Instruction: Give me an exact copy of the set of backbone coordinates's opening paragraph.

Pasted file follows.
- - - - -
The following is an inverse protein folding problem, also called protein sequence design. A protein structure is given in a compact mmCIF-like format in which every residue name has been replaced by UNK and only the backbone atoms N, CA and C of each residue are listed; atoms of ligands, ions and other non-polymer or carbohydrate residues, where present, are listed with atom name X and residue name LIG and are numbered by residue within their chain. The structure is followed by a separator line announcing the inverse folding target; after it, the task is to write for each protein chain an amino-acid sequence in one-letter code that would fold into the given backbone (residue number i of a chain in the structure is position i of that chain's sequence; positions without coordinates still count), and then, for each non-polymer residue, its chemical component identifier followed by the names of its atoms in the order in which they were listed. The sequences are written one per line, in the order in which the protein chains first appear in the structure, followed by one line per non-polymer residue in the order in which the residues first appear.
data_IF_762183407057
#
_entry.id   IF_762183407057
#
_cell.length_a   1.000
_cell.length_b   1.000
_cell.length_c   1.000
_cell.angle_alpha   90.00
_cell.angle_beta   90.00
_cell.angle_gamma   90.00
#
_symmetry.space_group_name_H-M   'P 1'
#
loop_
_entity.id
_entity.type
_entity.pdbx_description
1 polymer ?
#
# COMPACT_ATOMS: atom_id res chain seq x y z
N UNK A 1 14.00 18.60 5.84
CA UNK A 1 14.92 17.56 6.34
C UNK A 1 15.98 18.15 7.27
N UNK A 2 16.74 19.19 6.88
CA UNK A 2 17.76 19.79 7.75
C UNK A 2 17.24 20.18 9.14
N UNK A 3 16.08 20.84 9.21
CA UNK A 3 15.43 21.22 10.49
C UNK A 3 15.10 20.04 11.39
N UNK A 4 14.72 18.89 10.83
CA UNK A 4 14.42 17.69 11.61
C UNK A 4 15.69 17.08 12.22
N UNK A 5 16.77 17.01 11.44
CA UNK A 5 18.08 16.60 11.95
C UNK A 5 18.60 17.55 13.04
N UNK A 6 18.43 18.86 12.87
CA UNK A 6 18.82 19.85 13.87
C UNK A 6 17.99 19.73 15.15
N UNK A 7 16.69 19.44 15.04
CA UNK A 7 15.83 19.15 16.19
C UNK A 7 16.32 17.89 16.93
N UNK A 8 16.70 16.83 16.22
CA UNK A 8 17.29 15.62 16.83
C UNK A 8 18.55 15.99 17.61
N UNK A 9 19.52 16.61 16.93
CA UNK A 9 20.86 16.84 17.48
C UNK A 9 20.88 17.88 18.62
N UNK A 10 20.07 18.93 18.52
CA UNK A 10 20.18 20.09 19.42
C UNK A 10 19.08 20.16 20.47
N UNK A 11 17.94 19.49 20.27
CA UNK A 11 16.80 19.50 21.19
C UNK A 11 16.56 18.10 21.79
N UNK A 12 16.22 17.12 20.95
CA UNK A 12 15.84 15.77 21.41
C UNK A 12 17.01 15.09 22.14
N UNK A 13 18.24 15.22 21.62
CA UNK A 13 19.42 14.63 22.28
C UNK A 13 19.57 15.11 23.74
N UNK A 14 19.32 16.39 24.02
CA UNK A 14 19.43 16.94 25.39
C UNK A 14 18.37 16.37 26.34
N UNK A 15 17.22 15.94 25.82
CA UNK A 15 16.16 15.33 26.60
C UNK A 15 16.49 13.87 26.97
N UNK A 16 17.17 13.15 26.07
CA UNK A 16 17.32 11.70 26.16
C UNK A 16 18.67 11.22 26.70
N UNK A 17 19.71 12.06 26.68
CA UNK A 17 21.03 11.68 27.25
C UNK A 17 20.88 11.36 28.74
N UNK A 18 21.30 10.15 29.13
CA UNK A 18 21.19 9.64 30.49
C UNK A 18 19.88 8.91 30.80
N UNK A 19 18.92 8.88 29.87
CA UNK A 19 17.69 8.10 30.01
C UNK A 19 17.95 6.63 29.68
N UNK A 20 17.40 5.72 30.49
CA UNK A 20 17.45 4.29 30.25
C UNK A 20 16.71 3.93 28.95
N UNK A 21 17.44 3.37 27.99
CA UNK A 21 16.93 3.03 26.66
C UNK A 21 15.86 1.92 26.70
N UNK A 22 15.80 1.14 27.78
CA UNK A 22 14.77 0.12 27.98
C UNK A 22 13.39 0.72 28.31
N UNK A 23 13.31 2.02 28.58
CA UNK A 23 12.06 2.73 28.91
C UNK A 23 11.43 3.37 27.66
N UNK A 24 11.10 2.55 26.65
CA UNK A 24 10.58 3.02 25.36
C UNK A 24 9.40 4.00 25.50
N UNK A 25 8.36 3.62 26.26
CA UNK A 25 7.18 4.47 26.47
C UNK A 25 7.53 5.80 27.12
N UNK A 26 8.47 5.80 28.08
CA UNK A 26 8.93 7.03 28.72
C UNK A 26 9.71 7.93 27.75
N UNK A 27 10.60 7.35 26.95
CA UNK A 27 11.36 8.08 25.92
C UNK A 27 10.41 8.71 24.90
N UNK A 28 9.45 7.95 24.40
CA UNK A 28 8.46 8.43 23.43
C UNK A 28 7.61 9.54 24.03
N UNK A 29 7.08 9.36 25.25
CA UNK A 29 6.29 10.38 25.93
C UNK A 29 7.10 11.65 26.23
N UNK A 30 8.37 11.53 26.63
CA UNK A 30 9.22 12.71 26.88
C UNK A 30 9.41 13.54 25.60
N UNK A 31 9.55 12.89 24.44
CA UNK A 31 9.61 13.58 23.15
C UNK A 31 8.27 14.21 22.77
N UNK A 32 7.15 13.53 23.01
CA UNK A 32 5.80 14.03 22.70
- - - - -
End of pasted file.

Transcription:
The following is an inverse protein folding problem, also called protein sequence design. A protein structure is given in a compact mmCIF-like format in which every residue name has been replaced by UNK and only the backbone atoms N, CA and C of each residue are listed; atoms of ligands, ions and other non-polymer or carbohydrate residues, where present, are listed with atom name X and residue name LIG and are numbered by residue within their chain. The structure is followed by a separator line announcing the inverse folding target; after it, the task is to write for each protein chain an amino-acid sequence in one-letter code that would fold into the given backbone (residue number i of a chain in the structure is position i of that chain's sequence; positions without coordinates still count), and then, for each non-polymer residue, its chemical component identifier followed by the names of its atoms in the order in which they were listed. The sequences are written one per line, in the order in which the protein chains first appear in the structure, followed by one line per non-polymer residue in the order in which the residues first appear.